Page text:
Justice Antonin Scalia Never Met A Hunt He Didn't Like, Including Arizona's "Hunt Brown People" Law

Supreme asshole and constant reminder of all that is wrong with our nation’s legal system, Justice Antonin Scalia did not disappoint in his latest opportunity to ruin America with terrible legislation aimed at those least able to defend themselves: the terrible, no good Mexicans.

You see, Scalia has never met a bad law he didn’t like, or for that matter, a brown person he did like, which is why it comes as no surprise that the Supreme Court’s Supreme Dick is simply smitten (but not in a gross gay way) with Aryanzona’s “Let’s have a Mexican-hunting party” SB 1070 law, making brown skin illegal unless it is on Jan Brewer and comes from the nearest electric tanning bed.

And why not? Scalia has always loved hunting (small game, small children, whatever), not to mention Antonin knows illegal immigrants are pretty much the same as bank robbers, in that they are constantly stealing money by working long, grueling hours at below-standard wages.

From TPM:

In his fervent defense Wednesday of Arizona’s right to crack down on illegal immigration, Justice Antonin Scalia likened immigration enforcement to crackdowns on bank robbers.

“What’s wrong about the states enforcing federal law?” Scalia said during his aggressive questioning of U.S. Solicitor General Donald Verrilli. “There is a federal law against robbing federal banks. Can it be made a state crime to rob those banks? I think it is.”

The Reagan-appointed justice mocked the Obama administration’s argument that S.B. 1070 unconstitutionally forces the federal government to re-prioritize its enforcement resources and go after undocumented people who are not dangerous.

“But does the attorney general come in and say, you know, we might really only want to go after the professional bank robbers?” Scalia said. “If it’s just an amateur bank robber, you know, we’re going to let it go. And the state’s interfering with our whole scheme here because it’s prosecuting all these bank robbers.”

The line drew uncomfortable laughter and some gasps in the courtroom. It’s the sort of analogy that makes it easier for immigrant-rights advocates to accuse their opponents of lacking humanity. The vast majority of undocumented immigrants, advocates often have to point out, are not criminals and are merely trying to make a living for themselves and their families.

You mean immigrants have regular people feelings? Gasp! So much for the perks of being an alien.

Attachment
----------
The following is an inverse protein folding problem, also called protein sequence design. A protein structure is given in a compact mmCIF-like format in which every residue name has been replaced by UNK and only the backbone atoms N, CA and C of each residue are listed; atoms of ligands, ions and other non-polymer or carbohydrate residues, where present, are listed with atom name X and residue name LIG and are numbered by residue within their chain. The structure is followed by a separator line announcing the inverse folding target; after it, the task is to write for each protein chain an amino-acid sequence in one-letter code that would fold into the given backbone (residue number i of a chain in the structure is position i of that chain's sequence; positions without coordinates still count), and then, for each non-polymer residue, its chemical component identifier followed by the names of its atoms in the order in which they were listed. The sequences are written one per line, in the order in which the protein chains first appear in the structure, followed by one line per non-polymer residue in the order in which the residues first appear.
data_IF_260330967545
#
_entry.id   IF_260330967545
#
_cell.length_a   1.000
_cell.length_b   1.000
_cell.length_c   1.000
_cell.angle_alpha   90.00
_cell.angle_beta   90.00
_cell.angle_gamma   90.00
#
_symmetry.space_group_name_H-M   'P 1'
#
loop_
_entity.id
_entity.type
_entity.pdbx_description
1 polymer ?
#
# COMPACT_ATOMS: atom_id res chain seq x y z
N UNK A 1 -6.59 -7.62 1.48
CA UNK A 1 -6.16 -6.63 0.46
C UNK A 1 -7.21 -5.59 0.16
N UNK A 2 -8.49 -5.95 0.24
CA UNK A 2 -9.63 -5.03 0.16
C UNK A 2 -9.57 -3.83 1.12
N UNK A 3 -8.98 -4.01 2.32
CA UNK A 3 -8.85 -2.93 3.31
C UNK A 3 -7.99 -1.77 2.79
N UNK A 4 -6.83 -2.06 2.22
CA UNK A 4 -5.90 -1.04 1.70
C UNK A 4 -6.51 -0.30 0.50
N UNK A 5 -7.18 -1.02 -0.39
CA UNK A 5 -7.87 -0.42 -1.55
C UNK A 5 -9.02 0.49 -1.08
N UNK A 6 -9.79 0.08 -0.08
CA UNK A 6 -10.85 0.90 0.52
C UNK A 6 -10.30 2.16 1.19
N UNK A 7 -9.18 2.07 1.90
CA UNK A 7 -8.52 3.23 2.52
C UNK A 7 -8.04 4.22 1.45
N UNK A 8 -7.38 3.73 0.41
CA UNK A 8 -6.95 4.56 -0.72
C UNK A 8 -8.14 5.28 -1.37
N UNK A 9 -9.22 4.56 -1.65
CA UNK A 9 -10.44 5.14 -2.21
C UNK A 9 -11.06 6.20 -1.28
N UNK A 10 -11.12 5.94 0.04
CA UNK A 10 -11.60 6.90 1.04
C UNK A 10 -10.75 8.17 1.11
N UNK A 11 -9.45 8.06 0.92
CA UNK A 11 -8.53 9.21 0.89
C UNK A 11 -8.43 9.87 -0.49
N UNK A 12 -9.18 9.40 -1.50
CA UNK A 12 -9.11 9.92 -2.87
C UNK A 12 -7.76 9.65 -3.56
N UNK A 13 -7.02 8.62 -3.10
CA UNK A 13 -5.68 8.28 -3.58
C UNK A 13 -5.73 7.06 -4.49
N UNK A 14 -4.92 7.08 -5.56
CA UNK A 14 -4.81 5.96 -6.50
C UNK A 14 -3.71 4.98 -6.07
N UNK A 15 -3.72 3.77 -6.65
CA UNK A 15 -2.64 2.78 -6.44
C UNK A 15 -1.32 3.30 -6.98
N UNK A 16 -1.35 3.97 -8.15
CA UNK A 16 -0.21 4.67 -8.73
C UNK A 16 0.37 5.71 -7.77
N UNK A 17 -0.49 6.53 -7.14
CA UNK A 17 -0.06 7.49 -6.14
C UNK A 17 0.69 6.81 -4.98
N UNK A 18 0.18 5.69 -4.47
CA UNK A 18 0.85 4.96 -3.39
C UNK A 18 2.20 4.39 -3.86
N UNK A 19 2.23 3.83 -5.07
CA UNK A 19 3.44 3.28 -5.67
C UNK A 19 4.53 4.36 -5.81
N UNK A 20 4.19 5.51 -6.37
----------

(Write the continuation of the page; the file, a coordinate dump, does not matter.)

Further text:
Besides, what’s an “amateur bank robber” anyway? Oh right, the kind that sneaks into your financial institution and washes the dishes in the back with the rest of the underpaid employees instead of breaking open the vault and holding the place hostage, with promises of water refills and cloth wrapped utensils? Makes total sense now.

Angela Kelley, an immigration policy expert at the liberal Center for American Progress, said Scalia’s analogy is also wrong.

“Justice Scalia is funny but his analogy is false. As a justice, he knows that there are things only the federal government can do, things the states can do and some things both can do. In this case only the feds can deport unauthorized immigrants. In the case of bank robbers, either the states or the feds can arrest, prosecute and jail them. I don’t think Justice Scalia is advocating for each of the 50 states to start deportation programs.”

Of course not! He is advocating for each of the 50 states to start execution programs, silly!

“What does sovereignty mean if it does not include the ability to defend your borders? The states can police their borders,” Scalia said, suggesting that the White House opposes S.B. 1070 because it “doesn’t want [immigration] law enforced so rigorously, and that preempts the state from enforcing it vigorously.”

When Verrilli argued that international concerns factor into the federal government’s supremacy over immigration policy, Scalia angrily interrupted, “So we have to enforce our laws in a manner that will please Mexico. Is that what you’re saying?”

¡Ay dios mio! ¿Cómo se dice, “sociopath” en español?

Oh yeah, Scalia.

[image via TPM]

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